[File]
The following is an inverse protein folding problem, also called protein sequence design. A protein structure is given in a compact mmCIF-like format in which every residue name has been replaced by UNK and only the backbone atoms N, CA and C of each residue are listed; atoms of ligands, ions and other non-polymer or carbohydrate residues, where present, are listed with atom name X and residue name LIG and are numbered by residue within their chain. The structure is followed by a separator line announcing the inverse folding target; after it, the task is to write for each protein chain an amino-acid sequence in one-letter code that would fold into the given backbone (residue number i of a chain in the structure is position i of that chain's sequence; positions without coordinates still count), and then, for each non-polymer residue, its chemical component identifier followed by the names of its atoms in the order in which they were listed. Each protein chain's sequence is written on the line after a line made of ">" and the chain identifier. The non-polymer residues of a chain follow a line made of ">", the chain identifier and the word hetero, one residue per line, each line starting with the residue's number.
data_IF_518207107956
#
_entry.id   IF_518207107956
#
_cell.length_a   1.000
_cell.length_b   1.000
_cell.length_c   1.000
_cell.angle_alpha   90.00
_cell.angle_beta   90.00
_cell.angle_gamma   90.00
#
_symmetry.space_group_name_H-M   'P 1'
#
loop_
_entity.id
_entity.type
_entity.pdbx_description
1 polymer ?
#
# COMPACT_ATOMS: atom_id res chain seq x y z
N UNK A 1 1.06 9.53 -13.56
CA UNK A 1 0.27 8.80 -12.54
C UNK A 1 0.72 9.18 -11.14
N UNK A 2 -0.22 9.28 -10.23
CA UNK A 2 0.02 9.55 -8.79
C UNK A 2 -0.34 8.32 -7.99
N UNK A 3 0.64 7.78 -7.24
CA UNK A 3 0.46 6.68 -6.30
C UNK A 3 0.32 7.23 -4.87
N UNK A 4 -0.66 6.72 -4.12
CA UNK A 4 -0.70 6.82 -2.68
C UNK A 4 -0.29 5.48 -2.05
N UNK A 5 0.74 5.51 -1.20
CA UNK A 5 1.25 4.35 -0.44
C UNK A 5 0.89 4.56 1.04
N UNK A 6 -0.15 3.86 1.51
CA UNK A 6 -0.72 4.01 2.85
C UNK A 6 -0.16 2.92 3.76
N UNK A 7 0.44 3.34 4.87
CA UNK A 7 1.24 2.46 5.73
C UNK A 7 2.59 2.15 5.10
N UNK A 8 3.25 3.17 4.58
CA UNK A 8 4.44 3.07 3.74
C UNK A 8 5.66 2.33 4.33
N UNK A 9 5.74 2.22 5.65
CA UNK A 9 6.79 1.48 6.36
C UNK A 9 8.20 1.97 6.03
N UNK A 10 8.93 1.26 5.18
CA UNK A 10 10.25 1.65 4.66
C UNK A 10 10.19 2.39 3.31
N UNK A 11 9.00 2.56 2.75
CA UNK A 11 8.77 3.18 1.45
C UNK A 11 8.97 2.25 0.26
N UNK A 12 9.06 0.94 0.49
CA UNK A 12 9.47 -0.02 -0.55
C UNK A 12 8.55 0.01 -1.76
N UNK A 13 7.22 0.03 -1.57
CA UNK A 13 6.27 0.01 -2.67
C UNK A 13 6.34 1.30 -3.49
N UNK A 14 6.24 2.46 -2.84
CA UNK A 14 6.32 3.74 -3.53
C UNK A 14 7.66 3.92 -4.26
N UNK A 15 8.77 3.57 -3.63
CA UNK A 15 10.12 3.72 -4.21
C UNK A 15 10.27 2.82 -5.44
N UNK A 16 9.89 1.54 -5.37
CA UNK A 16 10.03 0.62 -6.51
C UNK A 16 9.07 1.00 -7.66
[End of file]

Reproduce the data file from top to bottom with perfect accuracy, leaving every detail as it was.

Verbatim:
The following is an inverse protein folding problem, also called protein sequence design. A protein structure is given in a compact mmCIF-like format in which every residue name has been replaced by UNK and only the backbone atoms N, CA and C of each residue are listed; atoms of ligands, ions and other non-polymer or carbohydrate residues, where present, are listed with atom name X and residue name LIG and are numbered by residue within their chain. The structure is followed by a separator line announcing the inverse folding target; after it, the task is to write for each protein chain an amino-acid sequence in one-letter code that would fold into the given backbone (residue number i of a chain in the structure is position i of that chain's sequence; positions without coordinates still count), and then, for each non-polymer residue, its chemical component identifier followed by the names of its atoms in the order in which they were listed. Each protein chain's sequence is written on the line after a line made of ">" and the chain identifier. The non-polymer residues of a chain follow a line made of ">", the chain identifier and the word hetero, one residue per line, each line starting with the residue's number.
data_IF_518207107956
#
_entry.id   IF_518207107956
#
_cell.length_a   1.000
_cell.length_b   1.000
_cell.length_c   1.000
_cell.angle_alpha   90.00
_cell.angle_beta   90.00
_cell.angle_gamma   90.00
#
_symmetry.space_group_name_H-M   'P 1'
#
loop_
_entity.id
_entity.type
_entity.pdbx_description
1 polymer ?
#
# COMPACT_ATOMS: atom_id res chain seq x y z
N UNK A 1 1.06 9.53 -13.56
CA UNK A 1 0.27 8.80 -12.54
C UNK A 1 0.72 9.18 -11.14
N UNK A 2 -0.22 9.28 -10.23
CA UNK A 2 0.02 9.55 -8.79
C UNK A 2 -0.34 8.32 -7.99
N UNK A 3 0.64 7.78 -7.24
CA UNK A 3 0.46 6.68 -6.30
C UNK A 3 0.32 7.23 -4.87
N UNK A 4 -0.66 6.72 -4.12
CA UNK A 4 -0.70 6.82 -2.68
C UNK A 4 -0.29 5.48 -2.05
N UNK A 5 0.74 5.51 -1.20
CA UNK A 5 1.25 4.35 -0.44
C UNK A 5 0.89 4.56 1.04
N UNK A 6 -0.15 3.86 1.51
CA UNK A 6 -0.72 4.01 2.85
C UNK A 6 -0.16 2.92 3.76
N UNK A 7 0.44 3.34 4.87
CA UNK A 7 1.24 2.46 5.73
C UNK A 7 2.59 2.15 5.10
N UNK A 8 3.25 3.17 4.58
CA UNK A 8 4.44 3.07 3.74
C UNK A 8 5.66 2.33 4.33
N UNK A 9 5.74 2.22 5.65
CA UNK A 9 6.79 1.48 6.36
C UNK A 9 8.20 1.97 6.03
N UNK A 10 8.93 1.26 5.18
CA UNK A 10 10.25 1.65 4.66
C UNK A 10 10.19 2.39 3.31
N UNK A 11 9.00 2.56 2.75
CA UNK A 11 8.77 3.18 1.45
C UNK A 11 8.97 2.25 0.26
N UNK A 12 9.06 0.94 0.49
CA UNK A 12 9.47 -0.02 -0.55
C UNK A 12 8.55 0.01 -1.76
N UNK A 13 7.22 0.03 -1.57
CA UNK A 13 6.27 0.01 -2.67
C UNK A 13 6.34 1.30 -3.49
N UNK A 14 6.24 2.46 -2.84
CA UNK A 14 6.32 3.74 -3.53
C UNK A 14 7.66 3.92 -4.26
N UNK A 15 8.77 3.57 -3.63
CA UNK A 15 10.12 3.72 -4.21
C UNK A 15 10.27 2.82 -5.44
N UNK A 16 9.89 1.54 -5.37
CA UNK A 16 10.03 0.62 -6.51
C UNK A 16 9.07 1.00 -7.66